Despite a running joke between Mrs Xrayser and myself that she is “worth far more than rubies and pearls” to me, it’s hard to put a value on people, and harder still to put a value on their work. Should an optician be paid more than a pharmacist? Should a company chairperson be paid more than a Prime Minister? It gets complicated if you start to factor in a chairperson of failing companies or Prime Minister of failing policies, but the point is: do we pay according to capability or outcome?
After hearing that the Pharmaceutical Services Negotiating Committee (PSNC) estimates that 165 pharmacies have closed in the last couple of years, I consider myself fortunate that I can still pay the bills. Yet still the month-end NHS Business Services Authority statement is met with dread, as payments swing wildly, like the political pundit predictions on election night. One month we are elated with the net payment and think all the woes of the pharmacy cuts are behind us, and the next month the sum is 25% less and we are deep into the darkest forest of overdraft.
One little light in my tunnel is the flu vaccination service because, in truth, I love flu jabs. Of all the things we do in the pharmacy, I find them the most rewarding, which is nothing to do with a sadistic streak I’ve yet to disclose in my GPhC revalidation entry. It is so satisfying to provide a quick, easy and simple service that is of value and appreciated by patients – which can’t be said of the Urgent Medicine Supply Advanced Service (NUMSAS) or the vast majority of new medicine service and medicines use reviews – and it always leaves me in a good mood.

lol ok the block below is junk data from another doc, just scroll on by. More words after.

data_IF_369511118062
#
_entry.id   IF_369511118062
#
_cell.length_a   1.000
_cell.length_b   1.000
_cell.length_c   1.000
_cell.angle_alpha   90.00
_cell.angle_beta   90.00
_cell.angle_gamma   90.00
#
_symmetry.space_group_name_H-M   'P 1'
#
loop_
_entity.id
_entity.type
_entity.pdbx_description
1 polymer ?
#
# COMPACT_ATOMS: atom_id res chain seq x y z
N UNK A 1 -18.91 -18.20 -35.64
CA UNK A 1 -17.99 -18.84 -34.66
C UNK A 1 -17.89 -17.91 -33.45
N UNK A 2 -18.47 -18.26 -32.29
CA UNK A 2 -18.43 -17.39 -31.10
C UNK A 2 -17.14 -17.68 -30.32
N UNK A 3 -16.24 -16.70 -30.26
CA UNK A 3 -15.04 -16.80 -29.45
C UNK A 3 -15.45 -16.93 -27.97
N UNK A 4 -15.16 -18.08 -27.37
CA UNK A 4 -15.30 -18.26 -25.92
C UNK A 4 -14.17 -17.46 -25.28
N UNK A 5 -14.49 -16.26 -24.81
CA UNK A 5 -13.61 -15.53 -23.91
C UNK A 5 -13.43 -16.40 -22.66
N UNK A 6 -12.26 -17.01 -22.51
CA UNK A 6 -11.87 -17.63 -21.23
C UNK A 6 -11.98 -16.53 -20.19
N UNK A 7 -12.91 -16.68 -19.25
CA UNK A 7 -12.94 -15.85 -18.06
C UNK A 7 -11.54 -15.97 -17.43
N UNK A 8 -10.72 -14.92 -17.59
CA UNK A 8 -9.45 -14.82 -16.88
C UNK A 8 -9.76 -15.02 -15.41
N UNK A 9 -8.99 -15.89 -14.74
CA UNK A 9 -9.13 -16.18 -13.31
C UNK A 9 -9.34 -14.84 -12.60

So it’s a good job that I’d done lots of jabs before reading the C+D article explaining that PSNC thinks I apparently “owe the government a lot of money”.
Really? How is that possible, PSNC? Two years ago PricewaterhouseCoopers reckoned our services contributed £3 billion a year to the country. That figure can only have grown with the increased diagnosis, triage and over-the-counter prescribing we’ve provided to patients, as clinical commissioning group financial cuts mean fewer GP appointments and fewer prescriptions if you do get one.
So what sort of perverted accounting confidence trick means that after two years of pharmacy cuts we are still in debt to the government? If we have retained more profit than civil servants expected, that’s their problem. I have to guesstimate the number of flu vaccines I need in a year’s time – and can’t reclaim the value of any unused or the lost profit of insufficient stock – so the same must be true for the Department of Health and Social Care (DH).
Another reason I like to administer flu jabs is because patients say it’s such a good experience of services in pharmacy. So if the repeated cost of service inquiries can’t properly value our worth, maybe the DH should ask and listen to patients. According to them and the outcomes we provide, we’re also worth more than rubies and pearls.
A long-running C+D contributor, the identity of Xrayser remains a mystery, but his irreverent views are known by all. Tweet him @Xrayser